SACAA report released on fatal accident of working on fire pilot
20 January 2016
The South African Civil Aviation Authority (SACAA) has released the findings of the fatal accident of Working on Fire (WoF) pilot, Mr Hendrik “Bees” Marais, which took place on 08 March 2015. The Department of Environmental Affairs’ implementing agent, Kishugu (Pty) Ltd, informed the Department that they acknowledge the release of the SACAA accident report which was made available to DEA on 08 January 2016.
This document is a public document on the SACAA website, however it must be pointed out that there is no truth in the allegations, as reported in some publications, that the Department of Environmental Affairs has rejected the report of the SACAA. The Department is committed to a safe working environment for everyone working in its programmes. It will therefore never reject a legitimate report from the SACAA.
Some of the aspects highlighted by SACAA that are being followed up by the Implementing Agent are as follows:
Probable causeof the accident was that the pilot was unable to regain control of the helicopter following a loss of tail rotor thrust, which was caused by fracture of control cable during flight, followed by failure of tail rotor drive shaft.
Contributory factors were:
- A cable fractured due to mechanical wear at pulley location. This occurred 52 days or 64.5 flying hours after last daily inspection of cable recorded.
- Failure of maintenance organisation (AMO) and personnel to follow required maintenance procedures(daily inspections). This should be regarded as a significant contributory factor to this accident.
- The report also found that the pilot did not land immediately after the chip warning light came on, as advised by the other helicopter pilot who was talking to the deceased pilot by radio andasstipulated in the pilots’ operating manual for this helicopterin the event of the chip detector warning light coming on.
- The report also mentioned that the fact that the bambi bucket was deployed in the positioning flight from Newlands to Cape Point, likely contributed to the lack survivability once the helicopter experienced the loss of tail rotor.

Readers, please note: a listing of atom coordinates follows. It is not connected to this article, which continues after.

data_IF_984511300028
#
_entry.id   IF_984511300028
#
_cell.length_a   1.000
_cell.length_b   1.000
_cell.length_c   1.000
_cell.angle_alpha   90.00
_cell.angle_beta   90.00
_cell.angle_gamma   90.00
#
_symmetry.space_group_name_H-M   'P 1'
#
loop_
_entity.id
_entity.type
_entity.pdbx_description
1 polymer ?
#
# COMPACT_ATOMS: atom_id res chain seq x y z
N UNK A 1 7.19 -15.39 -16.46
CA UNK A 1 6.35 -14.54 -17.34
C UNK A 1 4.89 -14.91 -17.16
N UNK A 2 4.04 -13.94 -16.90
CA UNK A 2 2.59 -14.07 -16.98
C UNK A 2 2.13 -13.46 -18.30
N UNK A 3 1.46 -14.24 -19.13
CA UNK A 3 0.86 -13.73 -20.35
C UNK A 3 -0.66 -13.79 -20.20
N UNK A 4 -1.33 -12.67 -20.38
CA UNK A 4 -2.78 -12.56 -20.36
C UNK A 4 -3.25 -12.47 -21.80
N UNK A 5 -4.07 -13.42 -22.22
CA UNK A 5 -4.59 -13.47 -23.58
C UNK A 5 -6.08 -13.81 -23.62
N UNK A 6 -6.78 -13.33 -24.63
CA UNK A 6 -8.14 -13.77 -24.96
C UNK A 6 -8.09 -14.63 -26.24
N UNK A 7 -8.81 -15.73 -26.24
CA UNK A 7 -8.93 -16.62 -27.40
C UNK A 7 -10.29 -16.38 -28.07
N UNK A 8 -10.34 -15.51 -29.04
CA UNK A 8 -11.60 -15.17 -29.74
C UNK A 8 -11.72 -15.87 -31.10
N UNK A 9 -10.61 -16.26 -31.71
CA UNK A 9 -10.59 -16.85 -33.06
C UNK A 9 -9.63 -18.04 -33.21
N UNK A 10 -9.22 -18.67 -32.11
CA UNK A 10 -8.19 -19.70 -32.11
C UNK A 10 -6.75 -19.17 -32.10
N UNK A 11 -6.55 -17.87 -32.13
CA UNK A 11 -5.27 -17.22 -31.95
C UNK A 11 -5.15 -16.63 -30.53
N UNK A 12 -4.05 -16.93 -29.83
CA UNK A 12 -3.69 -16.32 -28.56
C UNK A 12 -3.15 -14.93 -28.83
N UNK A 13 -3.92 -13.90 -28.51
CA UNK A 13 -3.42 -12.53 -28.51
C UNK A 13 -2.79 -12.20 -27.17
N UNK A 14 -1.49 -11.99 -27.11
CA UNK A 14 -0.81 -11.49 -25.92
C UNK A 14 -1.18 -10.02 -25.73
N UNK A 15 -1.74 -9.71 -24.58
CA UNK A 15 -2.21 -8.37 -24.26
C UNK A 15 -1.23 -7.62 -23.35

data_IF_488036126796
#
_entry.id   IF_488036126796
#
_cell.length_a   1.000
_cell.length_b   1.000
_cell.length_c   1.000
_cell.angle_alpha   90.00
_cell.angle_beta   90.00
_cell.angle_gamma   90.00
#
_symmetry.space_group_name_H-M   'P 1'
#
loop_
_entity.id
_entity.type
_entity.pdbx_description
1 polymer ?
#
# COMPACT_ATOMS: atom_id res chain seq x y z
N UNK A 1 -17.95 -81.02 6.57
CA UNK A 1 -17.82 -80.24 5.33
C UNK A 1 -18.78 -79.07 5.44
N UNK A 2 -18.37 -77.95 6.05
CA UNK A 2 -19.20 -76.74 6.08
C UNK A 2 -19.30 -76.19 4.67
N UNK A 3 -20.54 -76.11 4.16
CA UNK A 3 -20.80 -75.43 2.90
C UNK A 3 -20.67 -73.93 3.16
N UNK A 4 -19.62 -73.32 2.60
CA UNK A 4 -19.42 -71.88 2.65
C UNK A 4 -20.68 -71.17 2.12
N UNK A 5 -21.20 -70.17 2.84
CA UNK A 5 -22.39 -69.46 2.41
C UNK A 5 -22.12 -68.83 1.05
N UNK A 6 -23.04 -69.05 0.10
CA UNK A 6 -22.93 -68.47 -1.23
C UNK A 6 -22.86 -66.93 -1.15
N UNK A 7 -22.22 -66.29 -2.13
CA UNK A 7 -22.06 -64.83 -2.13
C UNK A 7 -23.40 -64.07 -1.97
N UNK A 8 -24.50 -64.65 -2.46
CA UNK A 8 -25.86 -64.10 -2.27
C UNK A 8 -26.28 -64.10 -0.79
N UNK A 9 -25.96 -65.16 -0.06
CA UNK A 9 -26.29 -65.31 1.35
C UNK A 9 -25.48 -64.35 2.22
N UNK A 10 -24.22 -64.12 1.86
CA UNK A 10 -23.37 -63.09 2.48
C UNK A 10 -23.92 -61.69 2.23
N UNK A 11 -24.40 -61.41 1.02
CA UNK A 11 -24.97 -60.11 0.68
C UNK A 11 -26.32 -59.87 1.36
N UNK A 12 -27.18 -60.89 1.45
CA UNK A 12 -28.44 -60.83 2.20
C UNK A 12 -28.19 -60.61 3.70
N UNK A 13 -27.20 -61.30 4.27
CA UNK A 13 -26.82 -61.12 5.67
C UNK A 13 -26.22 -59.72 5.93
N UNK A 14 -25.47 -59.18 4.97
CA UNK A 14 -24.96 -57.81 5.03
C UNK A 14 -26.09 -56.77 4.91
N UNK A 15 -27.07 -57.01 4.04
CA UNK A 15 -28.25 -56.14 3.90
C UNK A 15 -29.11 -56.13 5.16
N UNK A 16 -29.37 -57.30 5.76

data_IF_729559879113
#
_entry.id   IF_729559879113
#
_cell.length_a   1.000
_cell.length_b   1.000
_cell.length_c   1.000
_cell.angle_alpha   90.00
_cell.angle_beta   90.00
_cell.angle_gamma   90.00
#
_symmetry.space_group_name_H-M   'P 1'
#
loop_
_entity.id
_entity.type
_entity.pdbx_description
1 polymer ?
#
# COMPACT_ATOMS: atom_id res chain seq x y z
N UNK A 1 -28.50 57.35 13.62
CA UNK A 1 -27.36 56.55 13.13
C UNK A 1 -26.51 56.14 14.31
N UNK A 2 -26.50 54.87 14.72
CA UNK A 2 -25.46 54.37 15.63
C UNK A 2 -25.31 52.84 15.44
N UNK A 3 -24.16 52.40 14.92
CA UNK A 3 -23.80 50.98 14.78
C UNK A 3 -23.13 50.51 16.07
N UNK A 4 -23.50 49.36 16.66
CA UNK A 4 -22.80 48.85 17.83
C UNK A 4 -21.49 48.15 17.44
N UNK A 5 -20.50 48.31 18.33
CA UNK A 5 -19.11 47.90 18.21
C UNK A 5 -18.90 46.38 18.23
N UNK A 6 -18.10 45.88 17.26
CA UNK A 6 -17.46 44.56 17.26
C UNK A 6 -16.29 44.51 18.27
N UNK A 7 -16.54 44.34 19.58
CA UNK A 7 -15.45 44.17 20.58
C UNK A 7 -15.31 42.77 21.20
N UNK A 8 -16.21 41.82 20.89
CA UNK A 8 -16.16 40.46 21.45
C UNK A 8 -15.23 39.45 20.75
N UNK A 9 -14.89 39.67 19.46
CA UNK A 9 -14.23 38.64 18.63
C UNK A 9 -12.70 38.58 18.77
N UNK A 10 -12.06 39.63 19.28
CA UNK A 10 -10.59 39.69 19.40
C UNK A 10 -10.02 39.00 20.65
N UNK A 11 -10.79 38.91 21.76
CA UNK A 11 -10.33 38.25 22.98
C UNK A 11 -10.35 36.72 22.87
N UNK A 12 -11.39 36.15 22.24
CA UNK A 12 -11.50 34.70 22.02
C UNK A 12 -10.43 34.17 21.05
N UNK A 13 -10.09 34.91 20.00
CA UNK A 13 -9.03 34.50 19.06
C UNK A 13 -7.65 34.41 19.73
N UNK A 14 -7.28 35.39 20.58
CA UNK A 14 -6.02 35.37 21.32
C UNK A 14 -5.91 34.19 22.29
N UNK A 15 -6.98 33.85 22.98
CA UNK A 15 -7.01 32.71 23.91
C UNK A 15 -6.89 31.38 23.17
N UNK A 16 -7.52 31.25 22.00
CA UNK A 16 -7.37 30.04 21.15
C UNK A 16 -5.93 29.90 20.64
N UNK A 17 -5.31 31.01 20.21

The Kishugu management team is studying the findings and recommendations that were made by SACAA in this accident report and will have started to conduct a formal review process which started on Monday the 18th of January 2016 to address areas not already attended to, at this stage.
The Department is being kept fully informed by the implementing agent. Part of this review process is a further review which will be conducted by an experienced American Huey aircraft accident investigator, who is scheduled to be in South Africa in the first 2 weeks of February 2016.
Both the Department and Kishugu are committed to giving our full co-operation to SACAA, to maintain the professional relationship we have with them. The Department is also seeking advice from third parties to address these matters professionally.
Last year, during the suspension of FFA Aviation’s AOC (Aircraft Operating Certificate) and FFA AMO (Aircraft Maintenance Organisation), a number of issues and recommendations were made and have already been addressed by these two companies. All Kishugu’s/FFA Aviation’saircraft underwent a very rigorous Five Phase Process with the SACAA as required by the International Civil Aviation Organisation (ICAO) to re-certify our aircraft. This process has now been successfully completed, and the AOC and AMO licences have been re-issued, and the aircraft have been cleared for aerial duty.
Both the Department and the implementing agent are committed to live up to the promise to be committed to saving lives, protecting the environment and property from wildland fires. Both parties are doing everything possible to ensure that these matters are resolved in an efficient and effective manner to ensure as little as possible disruption to our partners.
DEA is equally sure that the resultant aviation operation, which has emerged after this process and going into the future, will measure up to and exceed international standards in this inherently hazardous area of operational flying.
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